A few years later, again in San Francisco, I asked Roger to play in another film, as an architect. He of course said yes, and pretty much the same story, telling what I could (not much as usual in my case) about his character, him sauced, and then going to shoot and Roger doing an improvisation on the money. It was as if I could do now wrong through him.
And a few years later I asked him to play in All the Vermeers in New York, for actual pay though I don’t recall if he actually took it. He flew out to NYC, stayed in the Chelsea hotel, and had a great time. And once again, this time playing a wealthy father dealing with his spoiled daughter, he delivered in spades.
After Vermeers I saw Roger a few more times at his home in San Francisco, and then I moved for ten years to Europe. Once he retired he moved with Bebe to Taos and then Costa Rica, and I lost touch. I consider myself lucky and graced to have known him and to have worked with him. A wonderful man and a magical actor.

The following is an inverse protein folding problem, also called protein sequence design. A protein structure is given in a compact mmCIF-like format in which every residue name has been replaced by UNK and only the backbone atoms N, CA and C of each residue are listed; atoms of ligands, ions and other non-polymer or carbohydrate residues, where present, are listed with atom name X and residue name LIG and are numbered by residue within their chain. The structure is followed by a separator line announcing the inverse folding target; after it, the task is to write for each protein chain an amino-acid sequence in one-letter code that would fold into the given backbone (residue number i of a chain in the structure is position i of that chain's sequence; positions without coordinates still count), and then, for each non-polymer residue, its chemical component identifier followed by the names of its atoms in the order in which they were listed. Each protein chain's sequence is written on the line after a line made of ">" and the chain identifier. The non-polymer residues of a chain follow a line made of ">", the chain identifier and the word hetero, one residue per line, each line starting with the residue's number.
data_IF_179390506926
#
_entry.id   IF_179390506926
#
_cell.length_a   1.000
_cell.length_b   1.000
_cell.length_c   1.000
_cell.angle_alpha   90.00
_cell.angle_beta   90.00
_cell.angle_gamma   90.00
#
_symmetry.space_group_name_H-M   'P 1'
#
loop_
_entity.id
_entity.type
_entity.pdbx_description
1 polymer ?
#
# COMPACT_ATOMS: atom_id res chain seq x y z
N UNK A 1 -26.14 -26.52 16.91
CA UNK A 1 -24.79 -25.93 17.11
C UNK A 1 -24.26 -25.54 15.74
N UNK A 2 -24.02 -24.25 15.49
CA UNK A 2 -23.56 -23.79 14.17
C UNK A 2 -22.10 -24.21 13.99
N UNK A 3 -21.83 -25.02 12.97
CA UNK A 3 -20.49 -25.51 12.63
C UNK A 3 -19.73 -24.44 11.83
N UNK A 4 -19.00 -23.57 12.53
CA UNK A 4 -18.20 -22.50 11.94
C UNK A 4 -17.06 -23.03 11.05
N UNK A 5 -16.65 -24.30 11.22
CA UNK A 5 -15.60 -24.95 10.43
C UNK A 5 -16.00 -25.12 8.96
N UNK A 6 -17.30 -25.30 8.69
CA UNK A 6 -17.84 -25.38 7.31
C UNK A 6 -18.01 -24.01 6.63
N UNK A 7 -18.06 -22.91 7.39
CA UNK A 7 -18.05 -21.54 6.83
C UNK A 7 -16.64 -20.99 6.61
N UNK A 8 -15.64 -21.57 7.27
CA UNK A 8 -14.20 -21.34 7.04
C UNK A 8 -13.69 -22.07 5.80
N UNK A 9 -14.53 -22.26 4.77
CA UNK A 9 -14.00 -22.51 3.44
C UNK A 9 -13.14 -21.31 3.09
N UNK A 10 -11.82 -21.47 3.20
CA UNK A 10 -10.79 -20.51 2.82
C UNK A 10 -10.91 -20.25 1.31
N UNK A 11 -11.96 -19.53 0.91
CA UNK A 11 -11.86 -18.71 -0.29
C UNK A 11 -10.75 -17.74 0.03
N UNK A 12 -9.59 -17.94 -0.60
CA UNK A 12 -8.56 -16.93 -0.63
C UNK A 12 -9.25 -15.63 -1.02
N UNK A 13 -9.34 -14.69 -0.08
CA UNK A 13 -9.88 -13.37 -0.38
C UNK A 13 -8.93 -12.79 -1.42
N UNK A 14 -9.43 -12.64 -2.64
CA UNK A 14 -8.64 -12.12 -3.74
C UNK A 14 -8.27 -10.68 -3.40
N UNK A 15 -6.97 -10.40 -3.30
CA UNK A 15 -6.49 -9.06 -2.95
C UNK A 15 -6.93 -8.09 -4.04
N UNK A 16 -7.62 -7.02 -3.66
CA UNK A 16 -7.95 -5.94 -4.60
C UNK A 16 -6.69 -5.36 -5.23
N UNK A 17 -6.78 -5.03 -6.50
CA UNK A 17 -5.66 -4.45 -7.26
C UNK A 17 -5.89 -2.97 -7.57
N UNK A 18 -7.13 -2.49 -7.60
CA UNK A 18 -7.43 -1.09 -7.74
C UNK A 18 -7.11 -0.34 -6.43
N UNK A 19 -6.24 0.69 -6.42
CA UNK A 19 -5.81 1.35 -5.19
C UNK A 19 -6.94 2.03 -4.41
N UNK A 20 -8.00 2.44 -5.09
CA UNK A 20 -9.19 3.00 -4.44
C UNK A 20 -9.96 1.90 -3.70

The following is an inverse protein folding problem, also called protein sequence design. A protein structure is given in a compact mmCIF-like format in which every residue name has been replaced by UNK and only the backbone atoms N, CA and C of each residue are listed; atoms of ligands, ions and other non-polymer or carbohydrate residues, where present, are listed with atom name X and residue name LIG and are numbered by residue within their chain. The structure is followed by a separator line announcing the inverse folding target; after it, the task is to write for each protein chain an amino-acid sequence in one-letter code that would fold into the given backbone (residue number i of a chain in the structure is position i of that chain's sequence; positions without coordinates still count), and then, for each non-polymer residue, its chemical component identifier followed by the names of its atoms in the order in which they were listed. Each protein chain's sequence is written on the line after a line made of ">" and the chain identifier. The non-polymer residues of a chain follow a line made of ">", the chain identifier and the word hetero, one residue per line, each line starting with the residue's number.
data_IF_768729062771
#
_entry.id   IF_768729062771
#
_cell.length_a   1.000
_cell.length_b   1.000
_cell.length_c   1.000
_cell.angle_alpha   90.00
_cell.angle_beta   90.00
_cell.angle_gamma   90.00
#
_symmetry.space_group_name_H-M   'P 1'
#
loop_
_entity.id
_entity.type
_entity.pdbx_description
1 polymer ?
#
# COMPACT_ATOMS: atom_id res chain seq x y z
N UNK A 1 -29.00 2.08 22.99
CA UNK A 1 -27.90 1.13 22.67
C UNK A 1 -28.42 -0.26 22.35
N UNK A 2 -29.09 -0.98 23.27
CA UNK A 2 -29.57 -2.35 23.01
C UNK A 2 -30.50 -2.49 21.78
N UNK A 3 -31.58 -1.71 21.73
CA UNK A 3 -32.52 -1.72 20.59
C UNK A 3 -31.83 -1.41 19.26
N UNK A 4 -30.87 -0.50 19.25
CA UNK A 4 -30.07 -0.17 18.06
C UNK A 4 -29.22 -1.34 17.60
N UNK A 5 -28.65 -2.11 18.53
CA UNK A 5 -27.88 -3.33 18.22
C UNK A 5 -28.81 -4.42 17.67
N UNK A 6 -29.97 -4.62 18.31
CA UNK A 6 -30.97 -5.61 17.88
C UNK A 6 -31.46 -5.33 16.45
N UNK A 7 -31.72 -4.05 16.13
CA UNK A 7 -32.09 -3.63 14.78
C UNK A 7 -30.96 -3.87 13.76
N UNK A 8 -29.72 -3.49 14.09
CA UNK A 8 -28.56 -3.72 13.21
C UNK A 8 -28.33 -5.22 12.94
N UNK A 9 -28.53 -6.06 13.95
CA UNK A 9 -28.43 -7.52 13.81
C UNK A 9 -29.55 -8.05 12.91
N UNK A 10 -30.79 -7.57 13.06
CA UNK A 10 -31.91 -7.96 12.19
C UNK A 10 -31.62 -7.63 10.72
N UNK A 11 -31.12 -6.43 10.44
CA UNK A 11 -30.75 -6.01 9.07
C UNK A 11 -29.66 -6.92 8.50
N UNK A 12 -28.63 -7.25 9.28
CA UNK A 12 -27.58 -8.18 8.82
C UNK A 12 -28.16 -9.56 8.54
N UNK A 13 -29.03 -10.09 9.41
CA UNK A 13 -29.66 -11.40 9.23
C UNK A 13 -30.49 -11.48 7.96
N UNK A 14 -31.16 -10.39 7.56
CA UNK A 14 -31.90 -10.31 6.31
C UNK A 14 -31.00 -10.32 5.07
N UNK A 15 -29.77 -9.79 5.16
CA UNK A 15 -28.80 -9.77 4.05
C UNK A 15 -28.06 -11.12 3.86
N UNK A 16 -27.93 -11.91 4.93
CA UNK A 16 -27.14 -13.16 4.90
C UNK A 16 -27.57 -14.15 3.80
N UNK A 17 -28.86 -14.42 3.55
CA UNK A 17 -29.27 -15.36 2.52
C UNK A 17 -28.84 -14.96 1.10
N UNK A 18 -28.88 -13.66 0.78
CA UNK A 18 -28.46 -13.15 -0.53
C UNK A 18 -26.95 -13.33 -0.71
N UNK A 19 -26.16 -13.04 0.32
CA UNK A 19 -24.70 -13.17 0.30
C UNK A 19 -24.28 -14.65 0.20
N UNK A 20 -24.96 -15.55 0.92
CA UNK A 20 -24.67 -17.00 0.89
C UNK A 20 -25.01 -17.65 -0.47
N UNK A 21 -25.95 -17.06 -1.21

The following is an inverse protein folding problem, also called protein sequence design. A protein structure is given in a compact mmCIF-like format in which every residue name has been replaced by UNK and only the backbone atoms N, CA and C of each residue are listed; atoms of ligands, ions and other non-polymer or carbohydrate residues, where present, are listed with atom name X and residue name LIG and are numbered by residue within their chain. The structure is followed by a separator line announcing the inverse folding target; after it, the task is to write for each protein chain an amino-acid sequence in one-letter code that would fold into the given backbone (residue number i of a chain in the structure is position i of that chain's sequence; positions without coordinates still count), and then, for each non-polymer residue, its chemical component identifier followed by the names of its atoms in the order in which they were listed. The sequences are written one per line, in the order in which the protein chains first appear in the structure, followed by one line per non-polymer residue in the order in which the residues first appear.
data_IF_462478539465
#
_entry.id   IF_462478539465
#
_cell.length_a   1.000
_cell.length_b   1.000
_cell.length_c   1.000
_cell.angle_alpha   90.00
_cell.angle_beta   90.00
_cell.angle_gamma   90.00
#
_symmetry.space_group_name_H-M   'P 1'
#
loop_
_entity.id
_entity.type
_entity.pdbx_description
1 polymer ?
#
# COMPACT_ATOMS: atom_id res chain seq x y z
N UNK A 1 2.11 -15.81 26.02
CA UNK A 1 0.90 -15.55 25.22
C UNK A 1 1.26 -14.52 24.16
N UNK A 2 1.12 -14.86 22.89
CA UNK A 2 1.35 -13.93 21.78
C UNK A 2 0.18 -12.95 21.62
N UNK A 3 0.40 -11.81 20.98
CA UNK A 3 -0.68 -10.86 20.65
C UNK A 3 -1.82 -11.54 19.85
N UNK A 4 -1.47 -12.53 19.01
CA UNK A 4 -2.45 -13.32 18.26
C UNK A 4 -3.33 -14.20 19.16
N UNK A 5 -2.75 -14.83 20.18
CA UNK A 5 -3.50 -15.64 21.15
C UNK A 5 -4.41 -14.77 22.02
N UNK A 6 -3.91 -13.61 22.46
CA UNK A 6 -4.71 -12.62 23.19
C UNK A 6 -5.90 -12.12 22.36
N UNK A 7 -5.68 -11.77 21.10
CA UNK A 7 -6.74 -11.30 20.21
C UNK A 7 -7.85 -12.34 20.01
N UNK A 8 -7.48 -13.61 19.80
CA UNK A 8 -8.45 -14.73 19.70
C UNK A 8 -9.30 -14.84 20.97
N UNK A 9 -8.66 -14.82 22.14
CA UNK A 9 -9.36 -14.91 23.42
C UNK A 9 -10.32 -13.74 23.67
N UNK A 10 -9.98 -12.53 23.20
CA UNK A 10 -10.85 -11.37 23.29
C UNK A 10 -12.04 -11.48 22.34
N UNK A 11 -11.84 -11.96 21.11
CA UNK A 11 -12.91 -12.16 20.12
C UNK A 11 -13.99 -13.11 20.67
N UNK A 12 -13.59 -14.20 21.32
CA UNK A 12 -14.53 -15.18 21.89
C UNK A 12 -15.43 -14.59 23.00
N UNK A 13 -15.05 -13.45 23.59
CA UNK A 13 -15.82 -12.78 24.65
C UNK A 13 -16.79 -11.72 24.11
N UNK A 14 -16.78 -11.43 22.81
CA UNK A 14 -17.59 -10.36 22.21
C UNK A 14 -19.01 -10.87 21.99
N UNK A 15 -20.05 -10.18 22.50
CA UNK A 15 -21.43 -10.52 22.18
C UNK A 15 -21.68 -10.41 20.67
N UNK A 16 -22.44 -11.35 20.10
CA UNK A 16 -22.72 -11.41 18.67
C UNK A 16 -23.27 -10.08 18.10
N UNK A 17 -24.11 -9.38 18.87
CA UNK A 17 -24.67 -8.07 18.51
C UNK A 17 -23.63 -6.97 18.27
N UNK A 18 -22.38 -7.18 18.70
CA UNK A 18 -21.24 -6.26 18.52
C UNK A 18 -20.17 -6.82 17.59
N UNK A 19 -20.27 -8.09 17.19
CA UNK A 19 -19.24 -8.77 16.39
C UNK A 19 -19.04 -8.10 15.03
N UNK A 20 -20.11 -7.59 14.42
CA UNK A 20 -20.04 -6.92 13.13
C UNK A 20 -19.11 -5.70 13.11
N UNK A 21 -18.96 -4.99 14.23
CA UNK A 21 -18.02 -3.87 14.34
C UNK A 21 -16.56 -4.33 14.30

Roger Ruffin; liberal judge also appeared in
By Blanca Gonzalez, UNION-TRIBUNE STAFF WRITER
As a liberal judge in a conservative town during a tumultuous era, he was also a fierce defender of civil rights and spoke out against excessive bail. He was one of the youngest judges appointed to the Municipal Court bench when then-Gov. Edmund G. Brown named him in 1961.
Mr. Ruffin, a native San Diegan, was 34 when he became a judge. He was appointed to the Superior Court bench four years later but returned to private practice in 1971.
Not only a supporter of the arts, he later appeared in a few art-house films including Jon Jost’s “Angel City” and “All the Vermeers in New York.”
Mr. Ruffin died of Alzheimer’s disease Feb. 7 in San Diego. He was 82.
Friends and colleagues said Mr. Ruffin was brilliant, fair and progressive.
Mr. Ruffin was on the bench when Lowell Bergman was involved with the underground San Diego Street Journal in 1969 and had frequent run-ins with police, who regularly arrested the paper’s street vendors and staff members. Bergman, who went on to become an award-winning investigative journalist, said Mr. Ruffin became a defender and a friend.
“He was my get-out-of-jail-free card. He arranged for us to get ROR (release on own recognizance),” Bergman said. “He would go out of his way to mitigate harassment of people like us.”